This is news, because General Motors is big, and they already have experience with hybrids and pure electric vehicles. Many others have added a few EV’s to their line-up, but occasionally it looked like they were only “green washing” their company for the PR. However…this initial order is for 500 full-sized delivery vans (with more to come), and that means it’s a big deal. So…let’s take a look.
GM’s new EV division is “BrightDrop“, and they have delivered the first five of these delivery vans to FedEx’s facility in Inglewood, California. They have announced that they are in the final stages of developing their Cadillac “Lyriq” EV, which is an upscale SUV. They have also announced that they will be reviving the “Hummer” as an AWD off-road EV. They have developed an EV Silverado pick-up to be shown in January 2022 at CES in Las Vegas, where CEO Barra is scheduled to be the keynote speaker. The Silverado is rumored to have an option for a 400-mile extended range battery pack.
GM’s Ultium EV line
The specific model that FedEx chose is the EV600 cargo van, with 600 cubic feet of cargo space. uses their “Ultium” line of EV components, which have taken a while to develop, because GM wants them to be useable as a global platform, and to be configurable in a variety of ways for different vehicles.
In the pic above, the platform FedEx chose for the first few EV600 delivery vans is an AWD system, and the short motor module is the rear of the van, with the taller unit in front. BrightDrop also has an option for a FWD version of the EV600.
GM has designed several sizes of it’s Ultium motor, using the same radial-flux inrunner topology. The stator uses “bar wound” windings, which has also been called a “hairpin” winding. This style is easier to automate it’s manufacture and assembly, and the thickness of the wire shows that GM plans to lean the motor’s duty-cycle towards using high amps as a temporary peak for acceleration and torque.
Not shown in the pic above is that the rotor on the left is using the Interior Permanent Magnet / IPM mounting. By embedding the magnets slightly below the surface of the rotor, and farther away from the air-gap…the power remains the same, but the magnets can run cooler, because they experience fewer magnetic eddy currents than a common surface-mounted magnet arrangement.
The motors are currently being manufactured at GM’s Baltimore facility.
The Ultium Battery
GM has revealed that their Ultium line of products will be using a flat pouch cell, developed by a team that was led by Andy Oury. Their battery chemistry was created in partnership with LG in South Korea, and has resulted in using more nickel, but…using about 70% less cobalt. Cobalt is expensive, so creating a new battery formula that uses much less of it brings the cost down. Cobalt is also very politically sensitive, because the few countries that produce it right now have employed horrific mining practice (human oppression and environmental disasters). As a result, several companies have developed recycling processes to successfully reclaim the cobalt from used batteries (for more info on this, read our article by clicking here).
GM has announced a strategic collaboration with Controlled Thermal Resources (CTR) to secure lithium from Southern California’s Salton Sea. GM’s current Ultium battery cells are being manufactured at their facility in Lordstown Ohio, in a partnership with Solid Energy Systems (SES), with a second facility being built in Spring Hill, Tennessee.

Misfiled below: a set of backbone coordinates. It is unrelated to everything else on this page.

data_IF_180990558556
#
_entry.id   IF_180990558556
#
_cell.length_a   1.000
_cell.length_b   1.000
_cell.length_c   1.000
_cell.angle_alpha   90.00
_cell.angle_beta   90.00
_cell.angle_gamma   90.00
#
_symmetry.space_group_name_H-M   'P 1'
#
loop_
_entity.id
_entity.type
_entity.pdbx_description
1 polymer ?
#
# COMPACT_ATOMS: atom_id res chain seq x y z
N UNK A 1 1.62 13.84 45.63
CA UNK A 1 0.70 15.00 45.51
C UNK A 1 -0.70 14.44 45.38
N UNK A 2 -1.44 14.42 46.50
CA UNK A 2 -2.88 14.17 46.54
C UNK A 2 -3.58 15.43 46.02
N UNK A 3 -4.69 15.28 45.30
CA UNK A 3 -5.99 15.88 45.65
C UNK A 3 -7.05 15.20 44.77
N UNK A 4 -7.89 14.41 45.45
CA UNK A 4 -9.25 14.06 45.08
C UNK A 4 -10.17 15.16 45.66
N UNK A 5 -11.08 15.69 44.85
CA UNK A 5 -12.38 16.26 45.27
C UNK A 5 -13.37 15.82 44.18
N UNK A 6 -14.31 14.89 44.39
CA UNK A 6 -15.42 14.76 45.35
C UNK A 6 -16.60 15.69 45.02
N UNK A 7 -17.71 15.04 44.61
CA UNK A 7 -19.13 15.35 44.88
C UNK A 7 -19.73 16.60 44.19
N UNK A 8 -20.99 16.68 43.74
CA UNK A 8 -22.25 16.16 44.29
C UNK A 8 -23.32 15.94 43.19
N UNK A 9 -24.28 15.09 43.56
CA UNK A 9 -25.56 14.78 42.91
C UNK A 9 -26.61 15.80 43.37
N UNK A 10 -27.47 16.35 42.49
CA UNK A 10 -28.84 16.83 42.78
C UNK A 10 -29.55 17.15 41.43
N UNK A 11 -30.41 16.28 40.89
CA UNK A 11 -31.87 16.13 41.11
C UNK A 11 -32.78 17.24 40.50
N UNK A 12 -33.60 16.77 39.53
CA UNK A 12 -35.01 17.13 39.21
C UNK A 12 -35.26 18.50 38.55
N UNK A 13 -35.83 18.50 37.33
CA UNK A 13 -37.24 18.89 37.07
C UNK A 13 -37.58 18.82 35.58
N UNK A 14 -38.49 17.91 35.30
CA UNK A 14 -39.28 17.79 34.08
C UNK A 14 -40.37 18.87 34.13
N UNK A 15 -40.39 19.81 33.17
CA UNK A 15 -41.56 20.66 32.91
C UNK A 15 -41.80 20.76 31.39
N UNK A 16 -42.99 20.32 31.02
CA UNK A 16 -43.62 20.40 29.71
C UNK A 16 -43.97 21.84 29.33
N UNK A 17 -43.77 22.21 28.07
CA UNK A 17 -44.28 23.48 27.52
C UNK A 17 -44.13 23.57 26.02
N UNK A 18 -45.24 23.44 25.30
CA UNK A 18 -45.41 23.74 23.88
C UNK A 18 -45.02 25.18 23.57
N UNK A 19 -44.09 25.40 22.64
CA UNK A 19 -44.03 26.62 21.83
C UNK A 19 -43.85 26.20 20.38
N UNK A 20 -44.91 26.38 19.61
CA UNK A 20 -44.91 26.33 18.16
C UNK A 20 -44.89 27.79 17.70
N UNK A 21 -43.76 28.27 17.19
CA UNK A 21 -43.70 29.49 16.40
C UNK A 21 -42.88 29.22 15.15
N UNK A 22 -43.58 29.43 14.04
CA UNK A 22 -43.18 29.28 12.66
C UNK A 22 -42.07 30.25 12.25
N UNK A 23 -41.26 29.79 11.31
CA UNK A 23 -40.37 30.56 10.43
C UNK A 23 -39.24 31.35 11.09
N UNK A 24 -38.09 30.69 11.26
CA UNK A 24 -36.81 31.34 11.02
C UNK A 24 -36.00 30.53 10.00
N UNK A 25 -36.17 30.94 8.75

SES is a new company that arose from the ashes of the famous but now-defunct “A123” company.
GM is claiming that this battery pack has the option of an integrated series/parallel switching so it can be charged at 400V in the US, and at 800V in Europe, and that’s interesting. It’s not technically difficult to do that, but this is the first system I know of that is attempting to add this feature (You can read our article on EV formats and voltages by clicking here)
The charge plug is a J1772 format (shown below). The 5-pin section on the top half is for efficient AC charging that will likely be used to fully charge the battery when they are parked late at night, when the electric grid has lots of excess capacity, and charging rates are low at that time.
The two large pins in the bottom half of the socket are for high-amp “fast charging” which is likely to be used whenever the van returns to the logistics center to get a quick re-load of cargo, and go right back out again. The max range is listed as 250-miles, but that would be under ideal conditions, but even so…this van is likely to be able to easily reach 200 miles in the real world, which poses no problem with a little battery top-off every time it makes another round, to add more miles to the range.
I suspect the weight of the van and it’s stop-and-go city user-profile will allow it to harvest a significant amount of regenerative braking (regen). Electric bikes have a tiny tire-patch in contact with the pavement, and are relatively light, which limits how much regen can be dialed-in before causing the tires to skid. Vehicles with high-regen can have their standard brakes last many times longer than they do in a gasoline car.
This is good news, because when a company as big as General Motors dives into EV’s with both feet, there is a ripple effect in research and development, and anything that succeeds will drive competition. Tesla has been grabbing most of the EV news this last decade, and even Ford has generated a little buzz, but…this time I think GM is serious about producing EV’s for a broader market.
Written by Ron/spinningmagnets, December 2021